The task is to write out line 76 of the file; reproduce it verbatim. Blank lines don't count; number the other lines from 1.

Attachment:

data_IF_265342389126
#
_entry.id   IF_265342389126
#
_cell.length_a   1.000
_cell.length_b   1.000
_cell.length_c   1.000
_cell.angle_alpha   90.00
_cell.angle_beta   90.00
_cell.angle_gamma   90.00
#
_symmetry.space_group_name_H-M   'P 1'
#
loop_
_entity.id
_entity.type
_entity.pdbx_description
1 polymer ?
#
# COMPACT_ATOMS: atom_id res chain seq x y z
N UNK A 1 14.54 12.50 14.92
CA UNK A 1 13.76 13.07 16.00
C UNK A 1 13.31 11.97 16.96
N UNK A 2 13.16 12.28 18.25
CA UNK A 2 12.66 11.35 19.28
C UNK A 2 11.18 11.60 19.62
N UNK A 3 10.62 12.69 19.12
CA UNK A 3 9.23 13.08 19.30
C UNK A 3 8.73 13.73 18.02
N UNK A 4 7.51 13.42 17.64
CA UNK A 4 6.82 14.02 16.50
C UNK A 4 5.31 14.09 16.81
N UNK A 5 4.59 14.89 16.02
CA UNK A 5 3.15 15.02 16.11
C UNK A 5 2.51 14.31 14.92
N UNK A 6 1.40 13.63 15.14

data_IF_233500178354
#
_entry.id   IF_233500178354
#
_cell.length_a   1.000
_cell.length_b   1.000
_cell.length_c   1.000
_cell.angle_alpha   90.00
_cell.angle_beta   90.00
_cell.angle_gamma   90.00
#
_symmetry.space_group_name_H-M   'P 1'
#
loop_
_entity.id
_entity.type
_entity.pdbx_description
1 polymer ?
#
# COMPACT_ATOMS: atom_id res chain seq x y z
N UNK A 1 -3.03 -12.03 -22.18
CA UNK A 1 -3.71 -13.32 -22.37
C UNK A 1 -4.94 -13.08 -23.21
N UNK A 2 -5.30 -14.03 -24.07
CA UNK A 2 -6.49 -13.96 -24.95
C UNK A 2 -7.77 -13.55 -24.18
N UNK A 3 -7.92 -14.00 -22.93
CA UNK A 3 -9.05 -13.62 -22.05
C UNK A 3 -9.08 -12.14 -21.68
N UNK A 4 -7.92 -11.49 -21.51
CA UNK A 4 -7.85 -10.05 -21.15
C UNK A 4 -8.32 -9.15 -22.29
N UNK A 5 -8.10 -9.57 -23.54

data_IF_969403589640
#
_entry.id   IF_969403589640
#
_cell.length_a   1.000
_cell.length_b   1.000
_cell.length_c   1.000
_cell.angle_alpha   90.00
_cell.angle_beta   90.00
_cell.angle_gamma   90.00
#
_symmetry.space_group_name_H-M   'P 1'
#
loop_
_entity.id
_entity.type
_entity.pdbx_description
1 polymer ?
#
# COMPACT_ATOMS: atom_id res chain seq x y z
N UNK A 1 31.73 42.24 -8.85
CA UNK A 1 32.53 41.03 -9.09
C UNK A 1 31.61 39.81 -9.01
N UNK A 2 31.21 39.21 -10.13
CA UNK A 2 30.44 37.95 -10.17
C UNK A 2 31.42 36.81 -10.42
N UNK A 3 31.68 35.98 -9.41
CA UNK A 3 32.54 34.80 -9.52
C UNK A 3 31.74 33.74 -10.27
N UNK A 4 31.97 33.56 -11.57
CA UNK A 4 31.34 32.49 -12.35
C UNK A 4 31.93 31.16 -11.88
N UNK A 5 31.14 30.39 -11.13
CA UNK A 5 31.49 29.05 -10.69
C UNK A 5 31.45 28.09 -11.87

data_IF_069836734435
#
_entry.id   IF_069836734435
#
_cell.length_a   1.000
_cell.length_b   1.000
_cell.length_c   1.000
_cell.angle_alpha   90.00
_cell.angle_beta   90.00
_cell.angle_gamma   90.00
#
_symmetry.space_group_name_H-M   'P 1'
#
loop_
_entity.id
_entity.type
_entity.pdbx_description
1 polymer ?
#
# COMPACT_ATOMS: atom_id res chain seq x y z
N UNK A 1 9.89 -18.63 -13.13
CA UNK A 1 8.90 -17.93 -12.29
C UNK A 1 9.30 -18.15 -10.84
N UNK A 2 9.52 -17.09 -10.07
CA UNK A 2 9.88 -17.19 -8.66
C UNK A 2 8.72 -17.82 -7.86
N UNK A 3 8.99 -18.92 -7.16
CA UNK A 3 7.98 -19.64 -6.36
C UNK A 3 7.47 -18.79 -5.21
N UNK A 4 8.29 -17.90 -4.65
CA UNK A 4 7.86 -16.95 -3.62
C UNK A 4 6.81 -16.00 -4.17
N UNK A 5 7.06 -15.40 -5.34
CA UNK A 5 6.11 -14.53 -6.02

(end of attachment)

_cell.length_c   1.000